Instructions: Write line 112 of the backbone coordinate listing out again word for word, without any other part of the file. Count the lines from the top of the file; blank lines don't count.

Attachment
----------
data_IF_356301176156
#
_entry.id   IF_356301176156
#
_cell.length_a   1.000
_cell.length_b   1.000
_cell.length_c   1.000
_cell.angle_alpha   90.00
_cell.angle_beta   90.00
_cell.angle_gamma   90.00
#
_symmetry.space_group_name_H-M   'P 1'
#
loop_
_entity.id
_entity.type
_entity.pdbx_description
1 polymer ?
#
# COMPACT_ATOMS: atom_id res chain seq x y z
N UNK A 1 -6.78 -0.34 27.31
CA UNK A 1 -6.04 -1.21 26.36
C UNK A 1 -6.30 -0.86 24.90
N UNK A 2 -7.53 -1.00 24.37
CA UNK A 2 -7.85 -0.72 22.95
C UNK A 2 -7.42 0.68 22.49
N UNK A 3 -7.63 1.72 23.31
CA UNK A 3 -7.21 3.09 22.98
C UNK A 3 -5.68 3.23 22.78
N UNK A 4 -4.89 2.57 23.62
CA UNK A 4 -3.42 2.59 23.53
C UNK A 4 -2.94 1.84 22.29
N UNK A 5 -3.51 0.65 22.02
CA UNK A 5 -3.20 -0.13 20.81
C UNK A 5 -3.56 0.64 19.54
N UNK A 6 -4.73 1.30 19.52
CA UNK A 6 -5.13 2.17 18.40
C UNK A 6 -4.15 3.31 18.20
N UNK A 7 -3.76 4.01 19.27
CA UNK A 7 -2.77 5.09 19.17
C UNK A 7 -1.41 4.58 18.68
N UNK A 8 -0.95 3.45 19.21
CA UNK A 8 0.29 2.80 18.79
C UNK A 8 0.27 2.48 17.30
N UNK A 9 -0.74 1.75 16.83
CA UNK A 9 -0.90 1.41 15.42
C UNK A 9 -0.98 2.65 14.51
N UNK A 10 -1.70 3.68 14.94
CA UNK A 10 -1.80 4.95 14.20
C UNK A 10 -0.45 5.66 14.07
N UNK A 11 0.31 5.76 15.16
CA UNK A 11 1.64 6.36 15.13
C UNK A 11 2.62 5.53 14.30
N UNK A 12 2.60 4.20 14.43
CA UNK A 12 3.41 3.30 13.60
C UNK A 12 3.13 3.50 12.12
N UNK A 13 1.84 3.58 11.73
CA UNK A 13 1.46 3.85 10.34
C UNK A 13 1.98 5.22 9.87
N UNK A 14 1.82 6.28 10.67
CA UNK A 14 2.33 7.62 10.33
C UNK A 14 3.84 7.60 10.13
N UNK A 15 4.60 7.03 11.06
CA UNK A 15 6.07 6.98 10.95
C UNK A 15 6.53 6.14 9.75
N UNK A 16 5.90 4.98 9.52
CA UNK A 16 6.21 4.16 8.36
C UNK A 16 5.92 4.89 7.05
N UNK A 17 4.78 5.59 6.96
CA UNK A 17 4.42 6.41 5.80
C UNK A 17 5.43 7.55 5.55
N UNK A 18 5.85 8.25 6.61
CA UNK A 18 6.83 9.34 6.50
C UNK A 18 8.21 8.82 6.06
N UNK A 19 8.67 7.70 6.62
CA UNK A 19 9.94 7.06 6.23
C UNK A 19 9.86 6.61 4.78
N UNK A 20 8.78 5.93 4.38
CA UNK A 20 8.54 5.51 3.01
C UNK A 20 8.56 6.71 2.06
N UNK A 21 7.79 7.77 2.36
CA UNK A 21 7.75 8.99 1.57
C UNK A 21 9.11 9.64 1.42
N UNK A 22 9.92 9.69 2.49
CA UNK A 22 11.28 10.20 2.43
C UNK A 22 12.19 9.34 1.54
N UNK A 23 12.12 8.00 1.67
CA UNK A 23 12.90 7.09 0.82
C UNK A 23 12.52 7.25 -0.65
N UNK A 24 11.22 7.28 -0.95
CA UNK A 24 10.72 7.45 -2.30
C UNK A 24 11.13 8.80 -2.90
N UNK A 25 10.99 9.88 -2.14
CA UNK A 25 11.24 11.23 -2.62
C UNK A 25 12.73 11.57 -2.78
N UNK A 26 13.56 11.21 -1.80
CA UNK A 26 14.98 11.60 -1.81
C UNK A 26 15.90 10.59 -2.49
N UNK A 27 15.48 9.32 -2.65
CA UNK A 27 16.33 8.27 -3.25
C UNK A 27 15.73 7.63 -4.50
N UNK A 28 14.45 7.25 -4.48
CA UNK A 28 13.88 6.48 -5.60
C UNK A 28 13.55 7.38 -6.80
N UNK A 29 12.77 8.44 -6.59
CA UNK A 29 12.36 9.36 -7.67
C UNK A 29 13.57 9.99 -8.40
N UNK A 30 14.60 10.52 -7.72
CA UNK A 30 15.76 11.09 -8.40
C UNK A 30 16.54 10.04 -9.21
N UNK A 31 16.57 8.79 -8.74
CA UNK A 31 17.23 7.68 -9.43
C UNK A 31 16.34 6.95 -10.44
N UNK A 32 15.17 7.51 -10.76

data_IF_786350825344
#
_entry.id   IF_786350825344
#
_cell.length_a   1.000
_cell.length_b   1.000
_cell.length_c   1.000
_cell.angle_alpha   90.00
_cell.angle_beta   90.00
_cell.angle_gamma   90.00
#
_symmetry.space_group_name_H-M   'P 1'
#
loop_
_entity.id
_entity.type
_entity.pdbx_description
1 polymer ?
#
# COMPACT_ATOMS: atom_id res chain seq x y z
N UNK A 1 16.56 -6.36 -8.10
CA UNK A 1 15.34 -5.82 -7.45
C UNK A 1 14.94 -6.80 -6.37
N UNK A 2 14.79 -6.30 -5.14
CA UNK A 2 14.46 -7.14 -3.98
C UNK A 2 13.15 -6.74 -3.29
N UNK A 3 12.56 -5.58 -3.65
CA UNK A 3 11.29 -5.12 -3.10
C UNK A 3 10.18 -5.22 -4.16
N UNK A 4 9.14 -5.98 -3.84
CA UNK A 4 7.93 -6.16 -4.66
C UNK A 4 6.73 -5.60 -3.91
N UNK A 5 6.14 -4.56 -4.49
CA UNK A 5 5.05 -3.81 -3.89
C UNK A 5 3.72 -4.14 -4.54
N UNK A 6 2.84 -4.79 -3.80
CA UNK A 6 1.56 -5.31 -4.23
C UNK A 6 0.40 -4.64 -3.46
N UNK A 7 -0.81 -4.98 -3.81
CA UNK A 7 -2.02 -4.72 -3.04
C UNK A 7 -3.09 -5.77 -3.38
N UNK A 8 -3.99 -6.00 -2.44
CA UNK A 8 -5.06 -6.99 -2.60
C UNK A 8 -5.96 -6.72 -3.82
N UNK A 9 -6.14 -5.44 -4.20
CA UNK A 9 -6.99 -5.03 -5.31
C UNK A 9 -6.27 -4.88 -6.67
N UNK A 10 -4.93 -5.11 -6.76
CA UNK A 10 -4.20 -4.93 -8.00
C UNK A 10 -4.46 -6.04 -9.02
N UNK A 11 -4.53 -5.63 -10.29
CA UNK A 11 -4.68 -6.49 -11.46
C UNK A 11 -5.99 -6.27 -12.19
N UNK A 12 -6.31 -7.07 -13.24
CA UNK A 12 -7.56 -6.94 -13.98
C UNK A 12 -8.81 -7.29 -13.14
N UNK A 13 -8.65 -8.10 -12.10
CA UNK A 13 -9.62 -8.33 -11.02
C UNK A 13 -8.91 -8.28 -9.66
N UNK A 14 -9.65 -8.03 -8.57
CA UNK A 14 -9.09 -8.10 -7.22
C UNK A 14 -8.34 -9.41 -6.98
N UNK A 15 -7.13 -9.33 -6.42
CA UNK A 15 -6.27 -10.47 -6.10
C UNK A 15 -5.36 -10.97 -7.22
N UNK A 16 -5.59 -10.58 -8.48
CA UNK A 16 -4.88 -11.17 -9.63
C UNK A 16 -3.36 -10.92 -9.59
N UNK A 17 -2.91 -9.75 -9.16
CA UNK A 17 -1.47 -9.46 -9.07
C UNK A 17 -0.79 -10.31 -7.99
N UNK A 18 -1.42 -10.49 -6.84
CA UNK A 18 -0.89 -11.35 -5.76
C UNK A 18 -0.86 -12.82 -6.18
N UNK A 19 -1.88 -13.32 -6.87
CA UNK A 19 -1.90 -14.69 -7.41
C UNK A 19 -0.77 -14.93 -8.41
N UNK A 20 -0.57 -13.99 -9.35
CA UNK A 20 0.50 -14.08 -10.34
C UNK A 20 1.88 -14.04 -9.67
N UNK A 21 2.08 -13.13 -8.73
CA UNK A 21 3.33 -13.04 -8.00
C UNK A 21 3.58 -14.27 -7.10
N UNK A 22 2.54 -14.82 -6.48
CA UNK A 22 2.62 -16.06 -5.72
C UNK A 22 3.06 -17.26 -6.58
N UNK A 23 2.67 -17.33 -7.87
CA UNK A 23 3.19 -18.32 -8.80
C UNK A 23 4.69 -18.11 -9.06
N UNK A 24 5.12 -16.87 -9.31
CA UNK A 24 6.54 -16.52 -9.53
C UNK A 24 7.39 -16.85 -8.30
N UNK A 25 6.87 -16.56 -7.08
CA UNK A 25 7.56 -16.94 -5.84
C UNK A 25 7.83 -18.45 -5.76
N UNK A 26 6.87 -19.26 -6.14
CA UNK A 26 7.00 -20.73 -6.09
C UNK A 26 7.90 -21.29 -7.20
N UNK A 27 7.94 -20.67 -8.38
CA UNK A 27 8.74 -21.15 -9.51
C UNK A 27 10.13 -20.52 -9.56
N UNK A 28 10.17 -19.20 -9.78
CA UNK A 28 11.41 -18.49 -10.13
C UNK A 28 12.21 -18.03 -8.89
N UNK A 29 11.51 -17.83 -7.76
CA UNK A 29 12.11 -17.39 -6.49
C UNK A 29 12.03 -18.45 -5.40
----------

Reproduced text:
CA UNK A 31 17.23 7.68 -9.43